Zaki said any port can identify where major safety incidents have occurred but technology such as Caretaker can help pinpoint and track closely where other, less noticeable safety incidents or risks are occurring, helping ports to address them and prevent them from repeating or leading to more severe results.
Systems and Processes
Lester Millet III, executive director, InfraGard Louisiana, said integrating new technology safely at a port starts with researching solutions that match your organization’s specific needs. He recommends assembling a small team to integrate the new systems. Each port will need to develop policies and procedures related to the technology that aligns with their unique operation, tweaking after the new system is launched as needed. Thorough training of the workforce with an eye on redundancy is key, Millet said
“Any time new technologies are adopted into the work environment, skilled employees must be properly trained to operate, analyze and calibrate these new systems,” he said.
Piquer noted that major safety tech advances, such as sensors and pattern recognition, can be part of an effective automated safety system, but “they’re not enough themselves.”
“We’ve seen it with the self-driving cars,” Piquer said. “There are things that can happen. As we see more automation and more interaction between machines and humans, we have to continue to develop those safety systems.”
Piquer said operations that implement new technology such as automation sometimes fail to consider the broader picture and how automation fits into a port’s overall process.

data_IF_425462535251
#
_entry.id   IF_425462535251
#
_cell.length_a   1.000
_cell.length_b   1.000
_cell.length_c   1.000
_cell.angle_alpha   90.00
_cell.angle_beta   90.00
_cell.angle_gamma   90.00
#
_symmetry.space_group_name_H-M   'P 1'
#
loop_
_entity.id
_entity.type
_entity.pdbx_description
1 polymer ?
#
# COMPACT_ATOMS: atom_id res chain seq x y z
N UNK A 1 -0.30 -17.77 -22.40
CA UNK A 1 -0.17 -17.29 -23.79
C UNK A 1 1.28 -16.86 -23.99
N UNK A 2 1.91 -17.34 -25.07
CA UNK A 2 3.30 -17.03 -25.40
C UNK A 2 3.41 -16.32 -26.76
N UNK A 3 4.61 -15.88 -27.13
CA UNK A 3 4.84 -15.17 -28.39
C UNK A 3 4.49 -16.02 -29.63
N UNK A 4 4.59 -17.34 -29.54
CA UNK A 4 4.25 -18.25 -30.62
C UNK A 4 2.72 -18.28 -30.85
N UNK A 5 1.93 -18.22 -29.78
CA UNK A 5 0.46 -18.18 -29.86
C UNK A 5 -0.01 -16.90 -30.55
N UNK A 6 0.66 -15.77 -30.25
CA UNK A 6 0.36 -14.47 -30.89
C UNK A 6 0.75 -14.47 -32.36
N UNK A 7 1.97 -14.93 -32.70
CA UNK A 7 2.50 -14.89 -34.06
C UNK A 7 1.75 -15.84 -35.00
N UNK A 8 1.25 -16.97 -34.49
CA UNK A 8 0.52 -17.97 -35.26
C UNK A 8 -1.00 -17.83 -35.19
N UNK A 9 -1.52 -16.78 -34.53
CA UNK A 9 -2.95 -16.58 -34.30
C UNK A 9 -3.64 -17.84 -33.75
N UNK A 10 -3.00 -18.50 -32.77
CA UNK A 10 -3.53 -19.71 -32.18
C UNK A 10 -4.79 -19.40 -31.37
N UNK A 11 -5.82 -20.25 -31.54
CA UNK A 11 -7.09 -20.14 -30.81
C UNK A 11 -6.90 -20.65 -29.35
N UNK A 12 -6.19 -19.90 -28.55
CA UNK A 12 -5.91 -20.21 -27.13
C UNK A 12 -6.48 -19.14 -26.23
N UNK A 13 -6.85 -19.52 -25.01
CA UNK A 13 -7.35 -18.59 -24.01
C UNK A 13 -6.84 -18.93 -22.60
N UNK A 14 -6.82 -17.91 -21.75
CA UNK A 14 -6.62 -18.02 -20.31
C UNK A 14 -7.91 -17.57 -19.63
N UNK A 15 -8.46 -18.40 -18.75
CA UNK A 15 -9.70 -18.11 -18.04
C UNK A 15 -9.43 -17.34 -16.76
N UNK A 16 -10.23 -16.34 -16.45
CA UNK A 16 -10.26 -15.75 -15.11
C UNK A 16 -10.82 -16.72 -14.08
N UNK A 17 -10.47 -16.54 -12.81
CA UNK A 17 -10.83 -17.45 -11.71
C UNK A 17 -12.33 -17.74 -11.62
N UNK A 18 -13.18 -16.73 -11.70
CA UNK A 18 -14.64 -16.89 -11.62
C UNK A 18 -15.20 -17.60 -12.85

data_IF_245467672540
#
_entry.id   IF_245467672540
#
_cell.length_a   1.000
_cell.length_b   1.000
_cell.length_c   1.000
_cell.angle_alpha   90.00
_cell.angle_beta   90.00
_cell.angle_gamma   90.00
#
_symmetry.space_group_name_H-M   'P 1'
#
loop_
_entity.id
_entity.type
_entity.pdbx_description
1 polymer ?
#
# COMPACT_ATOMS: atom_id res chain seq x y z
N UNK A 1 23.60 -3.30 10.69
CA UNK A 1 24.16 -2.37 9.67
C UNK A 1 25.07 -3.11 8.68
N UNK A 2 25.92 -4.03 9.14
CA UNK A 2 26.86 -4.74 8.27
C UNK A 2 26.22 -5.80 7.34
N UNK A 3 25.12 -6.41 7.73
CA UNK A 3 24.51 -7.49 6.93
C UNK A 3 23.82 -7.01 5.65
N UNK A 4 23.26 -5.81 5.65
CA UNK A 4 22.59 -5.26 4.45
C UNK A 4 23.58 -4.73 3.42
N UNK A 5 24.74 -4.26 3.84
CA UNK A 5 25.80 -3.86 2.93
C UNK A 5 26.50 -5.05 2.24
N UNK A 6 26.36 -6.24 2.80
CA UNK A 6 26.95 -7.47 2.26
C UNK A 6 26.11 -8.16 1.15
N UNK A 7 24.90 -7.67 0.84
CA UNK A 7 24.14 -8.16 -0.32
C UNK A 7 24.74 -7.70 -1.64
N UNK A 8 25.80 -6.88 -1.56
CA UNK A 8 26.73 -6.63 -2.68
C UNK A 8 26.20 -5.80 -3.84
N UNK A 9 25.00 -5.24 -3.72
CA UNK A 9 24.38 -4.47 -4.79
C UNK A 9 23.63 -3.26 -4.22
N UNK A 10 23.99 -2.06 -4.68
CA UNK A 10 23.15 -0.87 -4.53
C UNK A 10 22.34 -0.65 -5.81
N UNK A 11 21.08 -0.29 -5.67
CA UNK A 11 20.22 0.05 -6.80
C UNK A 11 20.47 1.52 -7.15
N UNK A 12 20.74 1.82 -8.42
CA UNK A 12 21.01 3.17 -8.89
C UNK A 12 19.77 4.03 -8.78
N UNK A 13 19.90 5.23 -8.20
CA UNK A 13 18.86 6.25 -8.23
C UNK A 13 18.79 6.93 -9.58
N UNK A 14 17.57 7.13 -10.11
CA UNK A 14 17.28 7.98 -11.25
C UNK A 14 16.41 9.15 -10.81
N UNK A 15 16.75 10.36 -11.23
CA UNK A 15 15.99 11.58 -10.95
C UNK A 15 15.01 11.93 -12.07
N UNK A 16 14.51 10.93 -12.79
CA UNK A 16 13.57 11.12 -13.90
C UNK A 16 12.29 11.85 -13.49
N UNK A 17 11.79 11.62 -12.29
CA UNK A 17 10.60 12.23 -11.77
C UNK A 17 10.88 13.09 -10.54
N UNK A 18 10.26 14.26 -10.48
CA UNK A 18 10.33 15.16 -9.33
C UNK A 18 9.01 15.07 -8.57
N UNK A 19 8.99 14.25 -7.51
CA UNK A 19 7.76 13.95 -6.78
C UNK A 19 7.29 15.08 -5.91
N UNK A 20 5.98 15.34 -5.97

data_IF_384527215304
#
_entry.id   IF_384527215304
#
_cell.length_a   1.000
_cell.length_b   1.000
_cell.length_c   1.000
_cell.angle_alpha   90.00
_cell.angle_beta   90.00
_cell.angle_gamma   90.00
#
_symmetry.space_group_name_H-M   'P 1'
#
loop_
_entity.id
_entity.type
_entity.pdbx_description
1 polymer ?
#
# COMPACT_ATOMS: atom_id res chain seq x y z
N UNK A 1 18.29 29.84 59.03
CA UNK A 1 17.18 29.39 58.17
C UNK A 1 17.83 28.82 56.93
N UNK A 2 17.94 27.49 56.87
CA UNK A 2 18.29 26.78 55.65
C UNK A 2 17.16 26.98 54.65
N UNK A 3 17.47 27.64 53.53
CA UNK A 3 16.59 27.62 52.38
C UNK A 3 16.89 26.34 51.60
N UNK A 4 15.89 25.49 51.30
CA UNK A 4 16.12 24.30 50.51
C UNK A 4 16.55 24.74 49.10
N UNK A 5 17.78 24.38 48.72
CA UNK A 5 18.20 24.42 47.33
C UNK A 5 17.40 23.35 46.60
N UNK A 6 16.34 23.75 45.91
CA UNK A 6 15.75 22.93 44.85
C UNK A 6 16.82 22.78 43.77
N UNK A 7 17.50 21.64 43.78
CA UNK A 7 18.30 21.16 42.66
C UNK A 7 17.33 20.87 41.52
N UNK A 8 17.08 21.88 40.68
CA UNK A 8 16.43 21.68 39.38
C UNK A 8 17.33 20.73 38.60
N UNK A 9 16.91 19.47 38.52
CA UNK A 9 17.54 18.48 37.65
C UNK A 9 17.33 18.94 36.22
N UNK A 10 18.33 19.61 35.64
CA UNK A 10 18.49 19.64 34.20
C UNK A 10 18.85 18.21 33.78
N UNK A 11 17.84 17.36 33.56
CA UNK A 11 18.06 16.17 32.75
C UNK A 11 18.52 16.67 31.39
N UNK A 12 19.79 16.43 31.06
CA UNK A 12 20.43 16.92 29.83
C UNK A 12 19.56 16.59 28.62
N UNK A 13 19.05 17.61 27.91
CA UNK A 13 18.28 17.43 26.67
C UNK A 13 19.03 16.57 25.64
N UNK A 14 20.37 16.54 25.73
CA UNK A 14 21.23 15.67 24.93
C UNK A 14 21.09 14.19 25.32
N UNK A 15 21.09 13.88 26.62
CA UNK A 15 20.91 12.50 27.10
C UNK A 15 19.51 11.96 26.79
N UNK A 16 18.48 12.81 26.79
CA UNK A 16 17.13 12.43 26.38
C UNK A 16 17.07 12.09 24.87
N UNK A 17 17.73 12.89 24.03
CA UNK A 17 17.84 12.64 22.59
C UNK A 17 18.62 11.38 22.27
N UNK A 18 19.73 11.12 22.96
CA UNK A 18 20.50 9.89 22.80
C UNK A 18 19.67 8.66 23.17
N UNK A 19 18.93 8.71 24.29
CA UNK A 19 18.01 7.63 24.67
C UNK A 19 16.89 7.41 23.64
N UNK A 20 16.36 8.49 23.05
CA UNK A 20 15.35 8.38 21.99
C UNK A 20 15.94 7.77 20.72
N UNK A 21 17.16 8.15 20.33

“Throughout the implementation of technology, whether it’s automation or other types of machine learning, there can be a tendency to do that in a little bit of a silo,” Piquer said. “So, they say, ‘I’m going to solve one particular problem by putting this in place,’ but they’re not looking at it in terms of, ‘Alright, what’s the impact on my overall system, my overall process?’ And that’s really critical when it comes to safety and considering how people interact with these new systems.”
Safety for workers depends on a blend of technology and established processes and training. Piquer said, “We rely on the technology to provide the real-time, fast-acting safety systems, but process is also a critical piece.”
“As we look to implement technology, and automation, in particular, it’s really important to look at the overall workflow, the overall process and how that changes with the implementation of technology,” Piquer said. “So how does that change the roles people have and the work that they’re doing? Ensure that those processes, procedures and safety measures are really updated. And sometimes it takes some change management – it’s not just a question of plugging in an automated piece of equipment in place of a manually operated one. It changes everything around it. We’ve got to recognize that it’s not necessarily just a one-for-one [trade]and run with it. There’s a lot of process evaluation and change management that needs to happen to be able to do these things safely.”